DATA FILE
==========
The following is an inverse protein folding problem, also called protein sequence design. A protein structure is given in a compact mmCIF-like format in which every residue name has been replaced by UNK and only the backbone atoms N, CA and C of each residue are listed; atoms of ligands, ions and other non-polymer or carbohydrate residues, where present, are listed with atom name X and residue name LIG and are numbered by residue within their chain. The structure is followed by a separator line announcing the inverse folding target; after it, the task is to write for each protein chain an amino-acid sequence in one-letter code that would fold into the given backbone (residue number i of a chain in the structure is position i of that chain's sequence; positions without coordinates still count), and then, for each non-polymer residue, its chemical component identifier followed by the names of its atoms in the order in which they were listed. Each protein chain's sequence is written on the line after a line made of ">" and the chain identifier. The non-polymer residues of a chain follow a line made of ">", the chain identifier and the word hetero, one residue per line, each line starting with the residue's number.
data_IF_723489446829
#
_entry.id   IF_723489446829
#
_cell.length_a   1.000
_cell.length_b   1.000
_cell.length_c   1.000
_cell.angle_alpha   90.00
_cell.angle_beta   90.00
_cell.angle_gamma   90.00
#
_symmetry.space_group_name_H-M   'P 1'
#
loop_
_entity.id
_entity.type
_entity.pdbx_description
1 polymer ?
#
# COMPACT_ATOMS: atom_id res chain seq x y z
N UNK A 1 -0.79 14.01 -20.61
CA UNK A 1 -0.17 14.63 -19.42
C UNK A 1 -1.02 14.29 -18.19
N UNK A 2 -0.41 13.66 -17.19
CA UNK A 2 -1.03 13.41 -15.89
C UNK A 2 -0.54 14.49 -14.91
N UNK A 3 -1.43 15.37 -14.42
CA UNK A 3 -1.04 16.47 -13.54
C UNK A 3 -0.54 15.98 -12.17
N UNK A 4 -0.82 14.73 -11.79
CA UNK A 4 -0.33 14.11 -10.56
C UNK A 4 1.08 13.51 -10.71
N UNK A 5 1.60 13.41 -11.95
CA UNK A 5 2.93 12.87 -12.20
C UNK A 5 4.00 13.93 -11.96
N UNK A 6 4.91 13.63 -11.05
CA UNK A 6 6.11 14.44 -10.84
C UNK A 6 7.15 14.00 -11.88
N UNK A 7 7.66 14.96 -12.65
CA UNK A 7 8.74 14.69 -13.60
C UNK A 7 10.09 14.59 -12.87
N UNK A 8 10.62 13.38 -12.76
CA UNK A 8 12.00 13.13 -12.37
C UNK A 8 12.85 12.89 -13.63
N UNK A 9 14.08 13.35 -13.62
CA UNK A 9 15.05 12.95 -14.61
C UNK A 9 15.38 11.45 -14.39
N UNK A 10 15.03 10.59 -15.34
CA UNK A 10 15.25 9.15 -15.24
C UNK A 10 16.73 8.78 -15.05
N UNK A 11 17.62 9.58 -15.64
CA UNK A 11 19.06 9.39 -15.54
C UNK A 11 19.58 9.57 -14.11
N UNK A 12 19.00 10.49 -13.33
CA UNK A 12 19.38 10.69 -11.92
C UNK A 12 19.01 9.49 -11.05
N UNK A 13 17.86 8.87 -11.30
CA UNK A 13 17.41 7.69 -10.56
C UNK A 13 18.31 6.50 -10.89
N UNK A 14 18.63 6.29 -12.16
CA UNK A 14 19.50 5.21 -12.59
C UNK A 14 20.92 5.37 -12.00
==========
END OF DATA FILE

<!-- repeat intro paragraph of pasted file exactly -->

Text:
The following is an inverse protein folding problem, also called protein sequence design. A protein structure is given in a compact mmCIF-like format in which every residue name has been replaced by UNK and only the backbone atoms N, CA and C of each residue are listed; atoms of ligands, ions and other non-polymer or carbohydrate residues, where present, are listed with atom name X and residue name LIG and are numbered by residue within their chain. The structure is followed by a separator line announcing the inverse folding target; after it, the task is to write for each protein chain an amino-acid sequence in one-letter code that would fold into the given backbone (residue number i of a chain in the structure is position i of that chain's sequence; positions without coordinates still count), and then, for each non-polymer residue, its chemical component identifier followed by the names of its atoms in the order in which they were listed. Each protein chain's sequence is written on the line after a line made of ">" and the chain identifier. The non-polymer residues of a chain follow a line made of ">", the chain identifier and the word hetero, one residue per line, each line starting with the residue's number.